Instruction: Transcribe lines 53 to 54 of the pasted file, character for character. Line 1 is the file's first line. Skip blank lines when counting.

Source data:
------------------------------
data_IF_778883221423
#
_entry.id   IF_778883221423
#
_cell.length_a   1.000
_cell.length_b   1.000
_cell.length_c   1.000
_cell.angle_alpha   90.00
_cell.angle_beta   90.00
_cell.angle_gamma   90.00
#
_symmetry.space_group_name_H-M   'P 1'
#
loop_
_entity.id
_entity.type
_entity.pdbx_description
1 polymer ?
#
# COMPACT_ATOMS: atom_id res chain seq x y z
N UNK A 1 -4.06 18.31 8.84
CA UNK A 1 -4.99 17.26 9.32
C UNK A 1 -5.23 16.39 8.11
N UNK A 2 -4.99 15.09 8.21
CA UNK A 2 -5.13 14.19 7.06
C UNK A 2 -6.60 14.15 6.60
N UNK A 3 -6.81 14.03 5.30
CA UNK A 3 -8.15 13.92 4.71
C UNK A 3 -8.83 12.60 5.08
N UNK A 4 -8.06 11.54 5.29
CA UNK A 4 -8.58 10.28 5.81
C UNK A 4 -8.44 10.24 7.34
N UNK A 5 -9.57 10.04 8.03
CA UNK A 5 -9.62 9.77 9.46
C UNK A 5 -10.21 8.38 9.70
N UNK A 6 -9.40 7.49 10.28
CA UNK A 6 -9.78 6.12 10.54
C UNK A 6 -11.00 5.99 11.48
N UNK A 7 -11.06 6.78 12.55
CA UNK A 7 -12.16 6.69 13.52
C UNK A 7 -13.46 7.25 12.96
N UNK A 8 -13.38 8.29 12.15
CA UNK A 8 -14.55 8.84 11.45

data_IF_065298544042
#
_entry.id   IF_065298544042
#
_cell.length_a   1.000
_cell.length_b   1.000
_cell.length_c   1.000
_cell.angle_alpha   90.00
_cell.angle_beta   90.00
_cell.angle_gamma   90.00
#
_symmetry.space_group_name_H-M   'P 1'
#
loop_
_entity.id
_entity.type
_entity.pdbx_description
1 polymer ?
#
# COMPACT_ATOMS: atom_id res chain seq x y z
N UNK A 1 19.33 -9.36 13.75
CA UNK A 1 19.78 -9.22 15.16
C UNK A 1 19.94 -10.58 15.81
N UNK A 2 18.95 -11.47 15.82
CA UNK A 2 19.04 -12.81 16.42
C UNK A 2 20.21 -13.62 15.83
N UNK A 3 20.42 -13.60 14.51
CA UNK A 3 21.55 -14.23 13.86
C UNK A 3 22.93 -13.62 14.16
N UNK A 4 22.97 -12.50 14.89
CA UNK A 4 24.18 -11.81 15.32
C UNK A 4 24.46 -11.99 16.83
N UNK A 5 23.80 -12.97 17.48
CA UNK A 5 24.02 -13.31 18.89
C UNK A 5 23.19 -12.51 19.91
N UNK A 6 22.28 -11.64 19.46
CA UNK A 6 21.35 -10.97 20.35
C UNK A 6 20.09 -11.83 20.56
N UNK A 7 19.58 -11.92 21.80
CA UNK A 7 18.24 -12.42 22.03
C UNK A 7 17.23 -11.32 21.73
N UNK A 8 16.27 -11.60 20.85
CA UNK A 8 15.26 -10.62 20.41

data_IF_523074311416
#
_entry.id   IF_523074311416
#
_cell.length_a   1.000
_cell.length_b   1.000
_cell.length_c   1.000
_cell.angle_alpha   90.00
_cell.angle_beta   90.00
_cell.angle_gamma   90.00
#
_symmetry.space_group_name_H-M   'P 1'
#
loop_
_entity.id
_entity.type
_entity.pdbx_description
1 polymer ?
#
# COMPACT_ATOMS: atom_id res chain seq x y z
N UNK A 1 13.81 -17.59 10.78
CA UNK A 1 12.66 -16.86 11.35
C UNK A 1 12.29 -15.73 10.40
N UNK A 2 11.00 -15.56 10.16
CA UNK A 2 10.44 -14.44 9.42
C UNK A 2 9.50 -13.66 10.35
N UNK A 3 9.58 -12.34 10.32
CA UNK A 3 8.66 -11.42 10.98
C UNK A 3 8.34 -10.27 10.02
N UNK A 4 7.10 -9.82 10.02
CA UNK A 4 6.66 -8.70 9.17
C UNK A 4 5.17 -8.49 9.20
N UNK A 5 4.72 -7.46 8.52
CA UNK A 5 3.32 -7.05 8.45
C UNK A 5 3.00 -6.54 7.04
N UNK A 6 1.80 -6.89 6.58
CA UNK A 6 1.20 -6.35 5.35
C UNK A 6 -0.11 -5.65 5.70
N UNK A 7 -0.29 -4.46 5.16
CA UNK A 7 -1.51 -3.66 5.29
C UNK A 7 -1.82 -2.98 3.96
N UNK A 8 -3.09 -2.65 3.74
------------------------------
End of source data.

_cell.angle_gamma   90.00
#